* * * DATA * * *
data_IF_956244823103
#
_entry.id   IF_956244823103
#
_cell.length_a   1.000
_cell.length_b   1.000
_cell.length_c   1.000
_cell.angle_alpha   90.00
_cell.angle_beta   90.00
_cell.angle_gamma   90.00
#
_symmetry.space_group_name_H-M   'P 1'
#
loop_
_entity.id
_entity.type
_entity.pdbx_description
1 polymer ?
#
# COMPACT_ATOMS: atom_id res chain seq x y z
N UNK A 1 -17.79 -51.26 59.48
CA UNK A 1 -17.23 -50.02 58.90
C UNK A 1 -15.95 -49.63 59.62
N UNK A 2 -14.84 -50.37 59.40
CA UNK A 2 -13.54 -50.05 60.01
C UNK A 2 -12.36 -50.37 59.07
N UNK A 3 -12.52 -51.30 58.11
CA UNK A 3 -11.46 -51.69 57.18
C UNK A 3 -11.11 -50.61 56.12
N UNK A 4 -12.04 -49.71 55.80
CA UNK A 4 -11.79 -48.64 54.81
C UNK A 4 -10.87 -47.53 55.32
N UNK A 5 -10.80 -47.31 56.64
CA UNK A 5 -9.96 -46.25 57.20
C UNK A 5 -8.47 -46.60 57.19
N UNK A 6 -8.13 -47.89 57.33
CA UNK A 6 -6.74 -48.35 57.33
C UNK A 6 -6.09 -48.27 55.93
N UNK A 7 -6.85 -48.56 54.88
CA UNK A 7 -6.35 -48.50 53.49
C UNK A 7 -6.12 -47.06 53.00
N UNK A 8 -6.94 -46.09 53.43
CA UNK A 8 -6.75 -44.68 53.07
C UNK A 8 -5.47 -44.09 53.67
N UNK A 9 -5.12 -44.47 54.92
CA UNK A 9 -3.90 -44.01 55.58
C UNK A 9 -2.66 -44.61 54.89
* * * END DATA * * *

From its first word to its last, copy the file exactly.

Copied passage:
data_IF_956244823103
#
_entry.id   IF_956244823103
#
_cell.length_a   1.000
_cell.length_b   1.000
_cell.length_c   1.000
_cell.angle_alpha   90.00
_cell.angle_beta   90.00
_cell.angle_gamma   90.00
#
_symmetry.space_group_name_H-M   'P 1'
#
loop_
_entity.id
_entity.type
_entity.pdbx_description
1 polymer ?
#
# COMPACT_ATOMS: atom_id res chain seq x y z
N UNK A 1 -17.79 -51.26 59.48
CA UNK A 1 -17.23 -50.02 58.90
C UNK A 1 -15.95 -49.63 59.62
N UNK A 2 -14.84 -50.37 59.40
CA UNK A 2 -13.54 -50.05 60.01
C UNK A 2 -12.36 -50.37 59.07
N UNK A 3 -12.52 -51.30 58.11
CA UNK A 3 -11.46 -51.69 57.18
C UNK A 3 -11.11 -50.61 56.12
N UNK A 4 -12.04 -49.71 55.80
CA UNK A 4 -11.79 -48.64 54.81
C UNK A 4 -10.87 -47.53 55.32
N UNK A 5 -10.80 -47.31 56.64
CA UNK A 5 -9.96 -46.25 57.20
C UNK A 5 -8.47 -46.60 57.19
N UNK A 6 -8.13 -47.89 57.33
CA UNK A 6 -6.74 -48.35 57.33
C UNK A 6 -6.09 -48.27 55.93
N UNK A 7 -6.85 -48.56 54.88
CA UNK A 7 -6.35 -48.50 53.49
C UNK A 7 -6.12 -47.06 53.00
N UNK A 8 -6.94 -46.09 53.43
CA UNK A 8 -6.75 -44.68 53.07
C UNK A 8 -5.47 -44.09 53.67
N UNK A 9 -5.12 -44.47 54.92
CA UNK A 9 -3.90 -44.01 55.58
C UNK A 9 -2.66 -44.61 54.89